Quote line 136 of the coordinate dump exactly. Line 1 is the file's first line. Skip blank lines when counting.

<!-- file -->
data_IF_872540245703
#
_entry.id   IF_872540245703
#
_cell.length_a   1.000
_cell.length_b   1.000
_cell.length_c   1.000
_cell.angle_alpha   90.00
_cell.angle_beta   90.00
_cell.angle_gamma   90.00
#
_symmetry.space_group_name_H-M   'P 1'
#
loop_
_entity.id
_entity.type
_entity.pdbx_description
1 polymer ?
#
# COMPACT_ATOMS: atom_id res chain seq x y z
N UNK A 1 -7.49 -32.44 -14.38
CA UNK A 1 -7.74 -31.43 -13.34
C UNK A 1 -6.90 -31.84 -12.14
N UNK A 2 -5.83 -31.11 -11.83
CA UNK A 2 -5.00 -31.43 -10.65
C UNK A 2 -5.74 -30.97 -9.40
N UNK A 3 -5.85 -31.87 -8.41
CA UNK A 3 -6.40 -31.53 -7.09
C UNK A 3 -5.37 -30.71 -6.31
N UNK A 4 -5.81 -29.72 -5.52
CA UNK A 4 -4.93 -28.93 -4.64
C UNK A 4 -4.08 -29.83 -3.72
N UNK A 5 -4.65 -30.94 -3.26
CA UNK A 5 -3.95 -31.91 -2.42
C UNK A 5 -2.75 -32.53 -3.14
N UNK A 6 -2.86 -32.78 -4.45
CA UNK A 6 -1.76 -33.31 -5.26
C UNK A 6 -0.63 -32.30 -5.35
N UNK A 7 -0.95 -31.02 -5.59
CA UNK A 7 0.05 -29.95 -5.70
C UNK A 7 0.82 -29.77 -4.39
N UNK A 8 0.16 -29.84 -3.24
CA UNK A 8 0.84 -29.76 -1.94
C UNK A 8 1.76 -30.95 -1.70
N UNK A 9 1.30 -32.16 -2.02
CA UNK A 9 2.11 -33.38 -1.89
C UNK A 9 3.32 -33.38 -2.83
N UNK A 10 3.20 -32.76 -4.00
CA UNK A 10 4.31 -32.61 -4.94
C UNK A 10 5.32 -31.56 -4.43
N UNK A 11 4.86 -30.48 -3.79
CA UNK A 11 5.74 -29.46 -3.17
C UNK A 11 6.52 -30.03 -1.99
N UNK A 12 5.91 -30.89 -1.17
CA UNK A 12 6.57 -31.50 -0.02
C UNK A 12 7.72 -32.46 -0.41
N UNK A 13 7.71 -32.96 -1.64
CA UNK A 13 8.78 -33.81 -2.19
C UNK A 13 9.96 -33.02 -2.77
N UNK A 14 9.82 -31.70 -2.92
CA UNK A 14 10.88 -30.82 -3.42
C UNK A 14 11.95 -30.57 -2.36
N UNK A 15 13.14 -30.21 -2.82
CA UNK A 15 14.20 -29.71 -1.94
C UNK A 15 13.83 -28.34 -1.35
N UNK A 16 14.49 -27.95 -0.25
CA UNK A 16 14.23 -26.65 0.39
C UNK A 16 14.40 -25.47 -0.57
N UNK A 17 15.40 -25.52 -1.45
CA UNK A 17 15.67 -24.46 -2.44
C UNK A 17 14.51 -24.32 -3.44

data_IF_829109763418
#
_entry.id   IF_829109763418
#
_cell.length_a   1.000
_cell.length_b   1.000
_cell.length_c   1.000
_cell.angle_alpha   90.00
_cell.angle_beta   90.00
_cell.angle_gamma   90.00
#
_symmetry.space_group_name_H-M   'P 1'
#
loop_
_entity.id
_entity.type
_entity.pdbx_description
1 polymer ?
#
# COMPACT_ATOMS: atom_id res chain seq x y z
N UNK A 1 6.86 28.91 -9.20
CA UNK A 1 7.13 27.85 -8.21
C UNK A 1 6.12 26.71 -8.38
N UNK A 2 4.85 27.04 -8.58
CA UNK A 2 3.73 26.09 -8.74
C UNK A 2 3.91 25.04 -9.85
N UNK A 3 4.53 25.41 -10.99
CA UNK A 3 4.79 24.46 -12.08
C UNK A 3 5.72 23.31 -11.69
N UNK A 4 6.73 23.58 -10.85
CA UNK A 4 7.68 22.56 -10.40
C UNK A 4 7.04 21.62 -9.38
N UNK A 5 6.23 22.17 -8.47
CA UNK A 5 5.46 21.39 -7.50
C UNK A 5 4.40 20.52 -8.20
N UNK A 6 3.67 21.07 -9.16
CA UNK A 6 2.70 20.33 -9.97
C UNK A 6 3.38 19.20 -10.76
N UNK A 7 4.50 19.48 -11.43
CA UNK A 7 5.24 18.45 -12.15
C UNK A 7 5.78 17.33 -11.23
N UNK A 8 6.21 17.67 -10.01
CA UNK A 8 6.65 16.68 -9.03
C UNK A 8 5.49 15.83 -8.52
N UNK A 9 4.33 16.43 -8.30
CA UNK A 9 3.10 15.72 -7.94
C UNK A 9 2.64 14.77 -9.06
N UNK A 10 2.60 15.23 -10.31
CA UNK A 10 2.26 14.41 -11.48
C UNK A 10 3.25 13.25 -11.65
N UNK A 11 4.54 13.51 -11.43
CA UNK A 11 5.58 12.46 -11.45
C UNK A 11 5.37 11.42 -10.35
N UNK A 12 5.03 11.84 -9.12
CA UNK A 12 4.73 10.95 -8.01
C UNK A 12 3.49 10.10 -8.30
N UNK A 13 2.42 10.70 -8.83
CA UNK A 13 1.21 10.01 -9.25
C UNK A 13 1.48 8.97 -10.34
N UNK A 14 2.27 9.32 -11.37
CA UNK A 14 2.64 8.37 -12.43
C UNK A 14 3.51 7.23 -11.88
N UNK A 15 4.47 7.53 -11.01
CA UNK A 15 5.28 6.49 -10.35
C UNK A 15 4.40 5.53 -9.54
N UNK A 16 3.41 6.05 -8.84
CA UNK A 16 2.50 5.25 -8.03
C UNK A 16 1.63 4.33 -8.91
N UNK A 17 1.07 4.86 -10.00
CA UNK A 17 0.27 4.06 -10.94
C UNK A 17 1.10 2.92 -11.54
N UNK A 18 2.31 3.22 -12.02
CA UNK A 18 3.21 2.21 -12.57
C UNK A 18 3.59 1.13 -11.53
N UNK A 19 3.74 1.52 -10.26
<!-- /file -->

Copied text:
C UNK A 15 4.40 5.53 -9.54